Does the Laffer curve still apply?
Laffer curve explanation: how does it work?
The Laffer curve describes the relationship between the tax rate and tax revenue. This was named after the economist Arthur B. Laffer and is said to have been painted on a napkin for the first time at a dinner in 1974.
According to the Laffer curve, there is a point for every state at which higher taxes no longer lead to increasing but rather to decreasing tax revenues. Thus, true to the curve, lower taxes encourage investment and job creation. So in the event of a tax cut, government revenues would not decrease, but actually increase.
Why is it theoretically possible to lower taxes, but at the same time increase tax yield?
At a tax rate of zero percent, the state's tax return is zero.
But if the tax rate is 100 percent, for example on work, no one would offer their labor anymore because the entire income would have to be ceded to the tax.
At this point, too, the state's tax return is still zero. So there has to be a point where the government's tax return can be maximized. From this point on, the tax return falls on both sides. If the tax rate is increased continuously, starting from a rate of zero, the tax revenue increases.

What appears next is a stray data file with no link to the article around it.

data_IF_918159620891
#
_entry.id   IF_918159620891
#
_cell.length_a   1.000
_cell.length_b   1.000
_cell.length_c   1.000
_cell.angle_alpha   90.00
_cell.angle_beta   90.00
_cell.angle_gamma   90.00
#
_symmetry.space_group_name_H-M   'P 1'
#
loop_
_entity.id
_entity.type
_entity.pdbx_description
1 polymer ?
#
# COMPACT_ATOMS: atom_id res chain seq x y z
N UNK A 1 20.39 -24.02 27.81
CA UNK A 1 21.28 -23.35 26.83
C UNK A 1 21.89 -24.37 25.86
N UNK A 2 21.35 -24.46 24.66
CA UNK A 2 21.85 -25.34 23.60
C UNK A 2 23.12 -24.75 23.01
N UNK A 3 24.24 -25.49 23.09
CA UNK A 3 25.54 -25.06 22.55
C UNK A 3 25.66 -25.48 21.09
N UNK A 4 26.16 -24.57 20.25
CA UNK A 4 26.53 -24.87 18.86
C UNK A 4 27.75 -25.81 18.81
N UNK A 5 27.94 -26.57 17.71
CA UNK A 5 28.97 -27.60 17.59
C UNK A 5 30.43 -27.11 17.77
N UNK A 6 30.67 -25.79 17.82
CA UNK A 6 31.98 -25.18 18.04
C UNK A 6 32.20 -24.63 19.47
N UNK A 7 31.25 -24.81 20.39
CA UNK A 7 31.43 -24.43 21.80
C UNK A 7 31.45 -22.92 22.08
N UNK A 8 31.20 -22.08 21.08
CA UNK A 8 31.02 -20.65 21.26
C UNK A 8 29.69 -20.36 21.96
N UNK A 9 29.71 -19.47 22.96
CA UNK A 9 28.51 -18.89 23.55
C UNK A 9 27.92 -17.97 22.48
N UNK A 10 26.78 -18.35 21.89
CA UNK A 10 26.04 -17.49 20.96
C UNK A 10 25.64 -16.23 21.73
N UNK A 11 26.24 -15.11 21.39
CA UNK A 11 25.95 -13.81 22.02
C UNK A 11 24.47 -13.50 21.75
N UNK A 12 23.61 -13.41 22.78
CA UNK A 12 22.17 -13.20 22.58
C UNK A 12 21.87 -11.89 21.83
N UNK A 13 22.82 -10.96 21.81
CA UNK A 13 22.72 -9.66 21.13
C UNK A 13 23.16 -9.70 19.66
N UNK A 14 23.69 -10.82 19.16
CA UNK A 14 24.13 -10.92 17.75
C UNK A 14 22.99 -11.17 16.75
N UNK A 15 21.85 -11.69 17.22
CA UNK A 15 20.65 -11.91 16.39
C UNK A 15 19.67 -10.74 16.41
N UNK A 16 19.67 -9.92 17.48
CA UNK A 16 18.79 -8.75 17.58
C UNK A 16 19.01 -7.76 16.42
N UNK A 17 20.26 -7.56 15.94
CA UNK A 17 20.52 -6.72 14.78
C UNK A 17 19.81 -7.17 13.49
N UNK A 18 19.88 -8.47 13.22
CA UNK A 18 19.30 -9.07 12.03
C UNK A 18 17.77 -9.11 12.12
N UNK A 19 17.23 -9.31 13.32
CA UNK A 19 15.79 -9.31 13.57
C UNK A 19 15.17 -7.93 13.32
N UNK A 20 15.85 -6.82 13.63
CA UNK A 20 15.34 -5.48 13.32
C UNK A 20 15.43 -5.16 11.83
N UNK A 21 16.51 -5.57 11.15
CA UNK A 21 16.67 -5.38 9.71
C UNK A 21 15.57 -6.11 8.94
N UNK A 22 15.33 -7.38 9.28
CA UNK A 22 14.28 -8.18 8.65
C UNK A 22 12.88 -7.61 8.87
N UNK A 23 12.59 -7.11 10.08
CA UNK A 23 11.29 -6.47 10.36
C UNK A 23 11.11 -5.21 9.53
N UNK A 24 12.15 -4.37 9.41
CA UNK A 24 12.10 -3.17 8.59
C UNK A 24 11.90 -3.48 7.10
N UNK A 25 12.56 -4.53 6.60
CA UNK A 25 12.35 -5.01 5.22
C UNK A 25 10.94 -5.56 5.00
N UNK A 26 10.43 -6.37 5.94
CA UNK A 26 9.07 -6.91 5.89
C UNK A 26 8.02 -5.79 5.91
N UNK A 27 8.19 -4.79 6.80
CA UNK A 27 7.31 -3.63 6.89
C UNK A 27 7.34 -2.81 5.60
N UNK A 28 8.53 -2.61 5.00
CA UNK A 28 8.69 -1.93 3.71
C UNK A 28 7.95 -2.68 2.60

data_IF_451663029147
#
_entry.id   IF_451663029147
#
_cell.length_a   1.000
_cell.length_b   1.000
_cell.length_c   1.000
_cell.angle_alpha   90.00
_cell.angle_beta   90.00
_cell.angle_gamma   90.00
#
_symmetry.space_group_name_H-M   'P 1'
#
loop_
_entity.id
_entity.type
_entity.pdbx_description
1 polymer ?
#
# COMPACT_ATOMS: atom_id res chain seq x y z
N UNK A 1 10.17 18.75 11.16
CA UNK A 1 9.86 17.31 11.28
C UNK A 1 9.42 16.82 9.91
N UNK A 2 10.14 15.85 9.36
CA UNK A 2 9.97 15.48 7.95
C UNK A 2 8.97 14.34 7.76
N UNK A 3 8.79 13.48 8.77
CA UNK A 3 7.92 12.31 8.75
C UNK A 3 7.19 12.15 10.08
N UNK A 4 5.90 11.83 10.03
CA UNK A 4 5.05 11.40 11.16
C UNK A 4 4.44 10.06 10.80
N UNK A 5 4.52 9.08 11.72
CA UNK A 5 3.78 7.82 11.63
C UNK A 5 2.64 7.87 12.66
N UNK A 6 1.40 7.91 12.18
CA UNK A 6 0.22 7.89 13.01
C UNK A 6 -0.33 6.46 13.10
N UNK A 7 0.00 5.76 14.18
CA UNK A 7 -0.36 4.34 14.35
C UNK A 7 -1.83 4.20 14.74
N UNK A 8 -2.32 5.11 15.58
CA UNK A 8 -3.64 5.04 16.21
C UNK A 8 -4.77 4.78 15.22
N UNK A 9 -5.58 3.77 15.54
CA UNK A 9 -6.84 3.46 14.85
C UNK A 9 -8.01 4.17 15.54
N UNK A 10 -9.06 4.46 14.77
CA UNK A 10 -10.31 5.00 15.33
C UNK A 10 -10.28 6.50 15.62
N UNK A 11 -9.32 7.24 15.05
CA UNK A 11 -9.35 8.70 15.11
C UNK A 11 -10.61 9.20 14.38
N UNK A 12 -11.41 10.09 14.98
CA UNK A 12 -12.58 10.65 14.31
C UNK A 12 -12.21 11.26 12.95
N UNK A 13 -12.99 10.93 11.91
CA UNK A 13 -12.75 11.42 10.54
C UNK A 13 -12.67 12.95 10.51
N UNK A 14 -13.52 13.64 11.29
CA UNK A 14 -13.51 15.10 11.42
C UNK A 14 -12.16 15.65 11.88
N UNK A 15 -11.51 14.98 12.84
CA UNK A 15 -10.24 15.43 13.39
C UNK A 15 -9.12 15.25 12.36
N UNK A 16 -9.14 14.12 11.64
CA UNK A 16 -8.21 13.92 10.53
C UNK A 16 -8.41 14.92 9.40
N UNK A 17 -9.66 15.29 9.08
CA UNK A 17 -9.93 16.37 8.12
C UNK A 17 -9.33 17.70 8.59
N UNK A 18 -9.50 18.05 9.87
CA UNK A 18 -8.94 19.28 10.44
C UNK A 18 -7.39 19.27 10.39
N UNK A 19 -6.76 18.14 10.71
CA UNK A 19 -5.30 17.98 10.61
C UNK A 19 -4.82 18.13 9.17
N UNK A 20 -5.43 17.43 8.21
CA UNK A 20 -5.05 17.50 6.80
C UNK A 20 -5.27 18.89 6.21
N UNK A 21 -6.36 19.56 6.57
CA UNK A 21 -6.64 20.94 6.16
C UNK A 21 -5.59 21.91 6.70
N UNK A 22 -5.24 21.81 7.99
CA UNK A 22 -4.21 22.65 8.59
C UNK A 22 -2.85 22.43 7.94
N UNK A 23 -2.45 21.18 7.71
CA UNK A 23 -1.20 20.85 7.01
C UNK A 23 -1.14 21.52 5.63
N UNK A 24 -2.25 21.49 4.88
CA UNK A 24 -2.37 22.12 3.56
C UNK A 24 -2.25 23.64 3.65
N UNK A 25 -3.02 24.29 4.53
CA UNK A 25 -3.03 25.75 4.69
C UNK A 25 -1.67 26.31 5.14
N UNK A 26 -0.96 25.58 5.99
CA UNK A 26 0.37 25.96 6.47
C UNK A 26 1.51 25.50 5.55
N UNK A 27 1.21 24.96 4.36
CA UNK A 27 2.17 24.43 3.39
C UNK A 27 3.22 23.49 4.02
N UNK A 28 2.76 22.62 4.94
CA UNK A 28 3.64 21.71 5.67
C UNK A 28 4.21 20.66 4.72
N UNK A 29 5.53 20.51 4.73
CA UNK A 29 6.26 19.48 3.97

However, as already mentioned, this increase only happens up to a certain point, at which the taxed people evade. If the tax rate is increased further towards 100 percent beyond this point, tax revenue will decrease again.
This phenomenon can be explained by the fact that higher tax rates can lead to a decrease in turnover and this can be attributed, for example, to reduced labor input.
It is important to note that the course and the apex of the Laffer curve at which the tax return would be maximum cannot be specified precisely. Also, it is not possible for a tax to indicate whether it is to the left or right of the vertex.
With the Laffer curve, it is only possible to show the connection that if a tax rate or a tax rate is increased above a certain point, this leads to decreasing tax revenues due to the reactions of the taxed persons.
Laffer curve: a simplified example
With a view to the tobacco tax increase in Germany, it is possible to illustrate the theory of the Laffer curve described above.
Tax revenues fell in the first half of 2005, although they should have increased after the tax increases on tobacco products.
Because of the tax hike, many people are consuming alternative, lower-taxed tobacco products.
Such a state is visualized by a point on the Laffer curve to the right of the vertex.
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